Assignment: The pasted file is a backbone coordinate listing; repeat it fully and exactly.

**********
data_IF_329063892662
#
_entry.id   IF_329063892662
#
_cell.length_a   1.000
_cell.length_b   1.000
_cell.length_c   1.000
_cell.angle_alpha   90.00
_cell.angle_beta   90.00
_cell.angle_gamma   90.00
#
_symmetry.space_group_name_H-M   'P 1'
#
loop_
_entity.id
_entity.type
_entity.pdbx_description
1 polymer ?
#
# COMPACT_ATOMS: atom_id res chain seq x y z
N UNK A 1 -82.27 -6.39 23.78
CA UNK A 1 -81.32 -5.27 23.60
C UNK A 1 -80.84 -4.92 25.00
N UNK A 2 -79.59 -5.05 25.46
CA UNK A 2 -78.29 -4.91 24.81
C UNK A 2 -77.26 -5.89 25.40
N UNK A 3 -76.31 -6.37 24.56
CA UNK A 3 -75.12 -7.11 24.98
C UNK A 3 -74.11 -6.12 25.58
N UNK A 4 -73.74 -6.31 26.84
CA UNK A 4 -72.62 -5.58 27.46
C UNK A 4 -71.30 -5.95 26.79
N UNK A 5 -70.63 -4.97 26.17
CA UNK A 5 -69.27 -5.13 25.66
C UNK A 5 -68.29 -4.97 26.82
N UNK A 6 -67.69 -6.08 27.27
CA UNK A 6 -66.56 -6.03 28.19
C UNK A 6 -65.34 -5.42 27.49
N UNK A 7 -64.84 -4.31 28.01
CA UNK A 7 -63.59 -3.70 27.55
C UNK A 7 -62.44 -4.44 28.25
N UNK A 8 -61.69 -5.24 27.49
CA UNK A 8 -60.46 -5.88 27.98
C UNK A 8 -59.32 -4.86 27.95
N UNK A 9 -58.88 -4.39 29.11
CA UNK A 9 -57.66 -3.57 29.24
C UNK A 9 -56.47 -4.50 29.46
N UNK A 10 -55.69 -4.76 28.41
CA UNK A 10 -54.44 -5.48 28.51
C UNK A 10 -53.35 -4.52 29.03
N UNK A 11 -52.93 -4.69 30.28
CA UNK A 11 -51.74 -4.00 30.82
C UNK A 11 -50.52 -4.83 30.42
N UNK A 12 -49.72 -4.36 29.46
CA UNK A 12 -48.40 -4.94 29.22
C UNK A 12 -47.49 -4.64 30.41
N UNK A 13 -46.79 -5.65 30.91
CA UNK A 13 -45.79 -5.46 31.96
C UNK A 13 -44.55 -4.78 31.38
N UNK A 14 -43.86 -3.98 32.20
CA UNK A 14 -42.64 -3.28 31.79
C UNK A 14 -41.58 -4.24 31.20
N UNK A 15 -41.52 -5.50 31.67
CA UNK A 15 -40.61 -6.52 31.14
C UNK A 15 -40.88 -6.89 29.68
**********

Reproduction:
data_IF_329063892662
#
_entry.id   IF_329063892662
#
_cell.length_a   1.000
_cell.length_b   1.000
_cell.length_c   1.000
_cell.angle_alpha   90.00
_cell.angle_beta   90.00
_cell.angle_gamma   90.00
#
_symmetry.space_group_name_H-M   'P 1'
#
loop_
_entity.id
_entity.type
_entity.pdbx_description
1 polymer ?
#
# COMPACT_ATOMS: atom_id res chain seq x y z
N UNK A 1 -82.27 -6.39 23.78
CA UNK A 1 -81.32 -5.27 23.60
C UNK A 1 -80.84 -4.92 25.00
N UNK A 2 -79.59 -5.05 25.46
CA UNK A 2 -78.29 -4.91 24.81
C UNK A 2 -77.26 -5.89 25.40
N UNK A 3 -76.31 -6.37 24.56
CA UNK A 3 -75.12 -7.11 24.98
C UNK A 3 -74.11 -6.12 25.58
N UNK A 4 -73.74 -6.31 26.84
CA UNK A 4 -72.62 -5.58 27.46
C UNK A 4 -71.30 -5.95 26.79
N UNK A 5 -70.63 -4.97 26.17
CA UNK A 5 -69.27 -5.13 25.66
C UNK A 5 -68.29 -4.97 26.82
N UNK A 6 -67.69 -6.08 27.27
CA UNK A 6 -66.56 -6.03 28.19
C UNK A 6 -65.34 -5.42 27.49
N UNK A 7 -64.84 -4.31 28.01
CA UNK A 7 -63.59 -3.70 27.55
C UNK A 7 -62.44 -4.44 28.25
N UNK A 8 -61.69 -5.24 27.49
CA UNK A 8 -60.46 -5.88 27.98
C UNK A 8 -59.32 -4.86 27.95
N UNK A 9 -58.88 -4.39 29.11
CA UNK A 9 -57.66 -3.57 29.24
C UNK A 9 -56.47 -4.50 29.46
N UNK A 10 -55.69 -4.76 28.41
CA UNK A 10 -54.44 -5.48 28.51
C UNK A 10 -53.35 -4.52 29.03
N UNK A 11 -52.93 -4.69 30.28
CA UNK A 11 -51.74 -4.00 30.82
C UNK A 11 -50.52 -4.83 30.42
N UNK A 12 -49.72 -4.36 29.46
CA UNK A 12 -48.40 -4.94 29.22
C UNK A 12 -47.49 -4.64 30.41
N UNK A 13 -46.79 -5.65 30.91
CA UNK A 13 -45.79 -5.46 31.96
C UNK A 13 -44.55 -4.78 31.38
N UNK A 14 -43.86 -3.98 32.20
CA UNK A 14 -42.64 -3.28 31.79
C UNK A 14 -41.58 -4.24 31.20
N UNK A 15 -41.52 -5.50 31.67
CA UNK A 15 -40.61 -6.52 31.14
C UNK A 15 -40.88 -6.89 29.68